Working Animals, Then and Now

For centuries, working animals were our main source of power and they were a familiar part of daily life in Britain’s streets, fields and workplaces. Their ‘horsepower’ was the driving force in agriculture, transport, mining and even warfare. They played a vital role in our economic and social development.

Working animals that were a common sight included plough horses and oxen, pit ponies, carriage and tram horses, dray horses and war horses. Animals were used to transport people and deliver everyday items such as coal, water, milk and food (including bread, meat, fish, fruit and veg). They transported all manner of other goods – such as tar, limestone, sugar, flour, soap, salt etc.

In an age of rapid technological advances, many younger people today would struggle to believe that, even in the 1950s, milk was delivered to British homes by horse-drawn vehicles. In fact, despite the importance of working animals in our history – even throughout the twentieth century – 40 per cent of people in the UK now don’t know what a working animal is!

42 per cent of people in the UK think that fewer than 100 million people in the world rely on working animals for their livelihoods today. In reality, 600 million people are dependent on working animals

Actor Eleanor Tomlinson, who plays Demelza in the Poldark TV series, said:

‘For centuries, horses provided the main form of transport in Britain. In the past, we were almost entirely dependent on these working horses in our daily lives and their ‘horsepower’ was the driving force of mining, agriculture and even warfare.

‘We no longer rely on animals as a source of power and they have now been replaced by replaced by cars, buses, tractors and trains. But, horses, donkeys and other working animals continue to have a vital role in developing countries around the world today. By transporting people, water and goods, they make it possible for millions of the world’s poorest families to earn a small income and put food on the table. Without their working animals, many people would have nothing, and would struggle to survive.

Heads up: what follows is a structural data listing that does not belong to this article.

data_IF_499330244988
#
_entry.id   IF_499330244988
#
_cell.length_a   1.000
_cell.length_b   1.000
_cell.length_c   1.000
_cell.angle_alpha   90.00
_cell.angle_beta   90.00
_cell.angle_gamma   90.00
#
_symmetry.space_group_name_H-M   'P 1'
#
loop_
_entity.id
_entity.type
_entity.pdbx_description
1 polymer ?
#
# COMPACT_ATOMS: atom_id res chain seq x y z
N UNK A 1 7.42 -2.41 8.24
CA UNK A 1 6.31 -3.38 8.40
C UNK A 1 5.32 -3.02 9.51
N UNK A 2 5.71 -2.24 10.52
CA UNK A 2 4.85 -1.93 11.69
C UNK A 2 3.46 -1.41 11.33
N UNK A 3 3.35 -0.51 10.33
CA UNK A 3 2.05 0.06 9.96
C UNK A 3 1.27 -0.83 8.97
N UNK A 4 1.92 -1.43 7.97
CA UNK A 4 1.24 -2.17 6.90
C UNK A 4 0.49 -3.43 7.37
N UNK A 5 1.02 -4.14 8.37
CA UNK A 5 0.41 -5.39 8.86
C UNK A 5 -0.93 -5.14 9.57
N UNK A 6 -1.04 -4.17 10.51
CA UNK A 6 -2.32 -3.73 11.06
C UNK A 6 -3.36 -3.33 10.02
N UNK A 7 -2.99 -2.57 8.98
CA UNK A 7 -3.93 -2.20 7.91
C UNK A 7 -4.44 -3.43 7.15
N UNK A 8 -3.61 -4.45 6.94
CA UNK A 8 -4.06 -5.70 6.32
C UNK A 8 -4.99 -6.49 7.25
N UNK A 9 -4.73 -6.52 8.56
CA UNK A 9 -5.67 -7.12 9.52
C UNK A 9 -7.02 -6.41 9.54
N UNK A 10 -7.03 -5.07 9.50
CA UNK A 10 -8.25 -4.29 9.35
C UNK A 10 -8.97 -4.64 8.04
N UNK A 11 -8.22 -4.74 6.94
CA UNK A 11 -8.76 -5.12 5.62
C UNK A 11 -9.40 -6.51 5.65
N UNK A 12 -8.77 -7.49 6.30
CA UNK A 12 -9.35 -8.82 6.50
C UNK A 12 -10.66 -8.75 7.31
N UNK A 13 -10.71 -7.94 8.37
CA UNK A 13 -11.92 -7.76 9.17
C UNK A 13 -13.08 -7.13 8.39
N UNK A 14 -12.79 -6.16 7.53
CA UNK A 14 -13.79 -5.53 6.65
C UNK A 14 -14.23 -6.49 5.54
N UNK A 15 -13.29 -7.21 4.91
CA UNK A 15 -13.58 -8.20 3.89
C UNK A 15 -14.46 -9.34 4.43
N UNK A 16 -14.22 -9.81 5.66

‘Although she doesn’t have any lines, Demelza’s horse – whose real name is Amy – is a central character in the series. In most episodes she can be seen galloping along the Cornish clifftops and beaches, helping Demelza to get around in a hurry and keep Ross out of trouble.’

Working animals were once part of daily life in the iconic locations

These nostalgic images of London and other UK cities show our streets filled with working animals and highlight the stark contrast between the past and modern day.

working animals at the royal exchange London
Royal Exchange, London, England, UK. circa 1890’s. Image shot 1890. Exact date unknown.
working animals at covent garden london
Convent Garden, London
working animals at Westminster Bridge, London
Working animals at Westminster Bridge, London
working animals at Trafalgar Square, London
Trafalgar Square, London
Working animals at St. Pancras, London
St. Pancras, London
working animals at Monument, London
Monument, London
working animals at Covent Garden, London
Covent Garden, London
Whitehall, London
Whitehall, London
Seven Dials, London
Seven Dials, London
Charing Cross, London
Charing Cross, London
Tottenham Court Road, London
Working animals at Piccadilly Circus, London
Piccadilly Circus, London
Working animals at Piccadilly Circus, London
Piccadilly Circus, London
Working animals at Council House, Birmingham
Council House, Birmingham
Canongate Tolbooth, Edinburgh
Working animals at Princes Street, Edinburgh
Princes Street, Edinburgh
Working animals at Harbone High Street, London
Harbone Highstreet, London
Buchanan Street, Glasgow
Working animals at Market Street, Manchester
Market Street, Manchester
Working animals at New Cathedral Street Market Place, Manchester
New Cathedral Street Market Place, Manchester
Working animals at Pierhead, Liverpool
Pierhead, Liverpool
Working animals at St. Anns Square, Manchester
St, Ann's Square, Manchester
Working animals at Swingbridge, Manchester
Swingbridge, Manchester
Working animals at Walker Art Gallery, Liverpool
Walker Art Gallery, Liverpool